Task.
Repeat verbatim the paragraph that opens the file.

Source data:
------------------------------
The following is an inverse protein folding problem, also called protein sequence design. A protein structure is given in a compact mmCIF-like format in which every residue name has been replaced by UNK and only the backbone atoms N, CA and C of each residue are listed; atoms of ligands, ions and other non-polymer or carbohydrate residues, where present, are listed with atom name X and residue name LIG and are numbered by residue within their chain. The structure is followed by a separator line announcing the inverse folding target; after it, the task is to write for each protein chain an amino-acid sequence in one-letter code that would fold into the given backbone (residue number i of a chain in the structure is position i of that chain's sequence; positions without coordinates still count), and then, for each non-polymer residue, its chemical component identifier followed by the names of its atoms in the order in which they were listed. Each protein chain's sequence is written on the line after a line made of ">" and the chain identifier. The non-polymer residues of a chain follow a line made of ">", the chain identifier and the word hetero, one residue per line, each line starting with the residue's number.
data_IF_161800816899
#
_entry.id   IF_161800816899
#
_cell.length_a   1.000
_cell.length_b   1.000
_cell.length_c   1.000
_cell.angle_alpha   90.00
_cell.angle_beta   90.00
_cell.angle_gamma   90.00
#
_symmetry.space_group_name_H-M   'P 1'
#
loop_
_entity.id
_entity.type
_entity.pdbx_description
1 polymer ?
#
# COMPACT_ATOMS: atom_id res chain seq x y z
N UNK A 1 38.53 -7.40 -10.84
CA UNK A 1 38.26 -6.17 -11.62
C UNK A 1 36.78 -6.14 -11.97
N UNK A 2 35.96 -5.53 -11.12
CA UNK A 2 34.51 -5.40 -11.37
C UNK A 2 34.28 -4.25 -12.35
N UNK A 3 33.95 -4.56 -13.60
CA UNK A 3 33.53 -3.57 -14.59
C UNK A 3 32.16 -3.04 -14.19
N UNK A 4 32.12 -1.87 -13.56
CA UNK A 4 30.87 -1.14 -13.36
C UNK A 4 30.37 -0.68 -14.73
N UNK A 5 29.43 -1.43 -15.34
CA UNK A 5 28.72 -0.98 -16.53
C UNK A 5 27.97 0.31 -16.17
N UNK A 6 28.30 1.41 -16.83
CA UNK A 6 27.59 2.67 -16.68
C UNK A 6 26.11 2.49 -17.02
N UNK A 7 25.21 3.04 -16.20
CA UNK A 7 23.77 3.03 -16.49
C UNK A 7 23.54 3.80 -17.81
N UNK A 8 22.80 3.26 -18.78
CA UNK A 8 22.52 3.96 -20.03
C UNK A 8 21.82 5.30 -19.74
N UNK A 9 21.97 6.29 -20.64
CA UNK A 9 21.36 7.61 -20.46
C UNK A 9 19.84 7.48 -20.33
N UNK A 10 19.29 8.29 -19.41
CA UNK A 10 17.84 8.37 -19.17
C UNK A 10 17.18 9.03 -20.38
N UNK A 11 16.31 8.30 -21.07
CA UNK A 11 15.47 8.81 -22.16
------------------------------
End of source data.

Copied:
The following is an inverse protein folding problem, also called protein sequence design. A protein structure is given in a compact mmCIF-like format in which every residue name has been replaced by UNK and only the backbone atoms N, CA and C of each residue are listed; atoms of ligands, ions and other non-polymer or carbohydrate residues, where present, are listed with atom name X and residue name LIG and are numbered by residue within their chain. The structure is followed by a separator line announcing the inverse folding target; after it, the task is to write for each protein chain an amino-acid sequence in one-letter code that would fold into the given backbone (residue number i of a chain in the structure is position i of that chain's sequence; positions without coordinates still count), and then, for each non-polymer residue, its chemical component identifier followed by the names of its atoms in the order in which they were listed. Each protein chain's sequence is written on the line after a line made of ">" and the chain identifier. The non-polymer residues of a chain follow a line made of ">", the chain identifier and the word hetero, one residue per line, each line starting with the residue's number.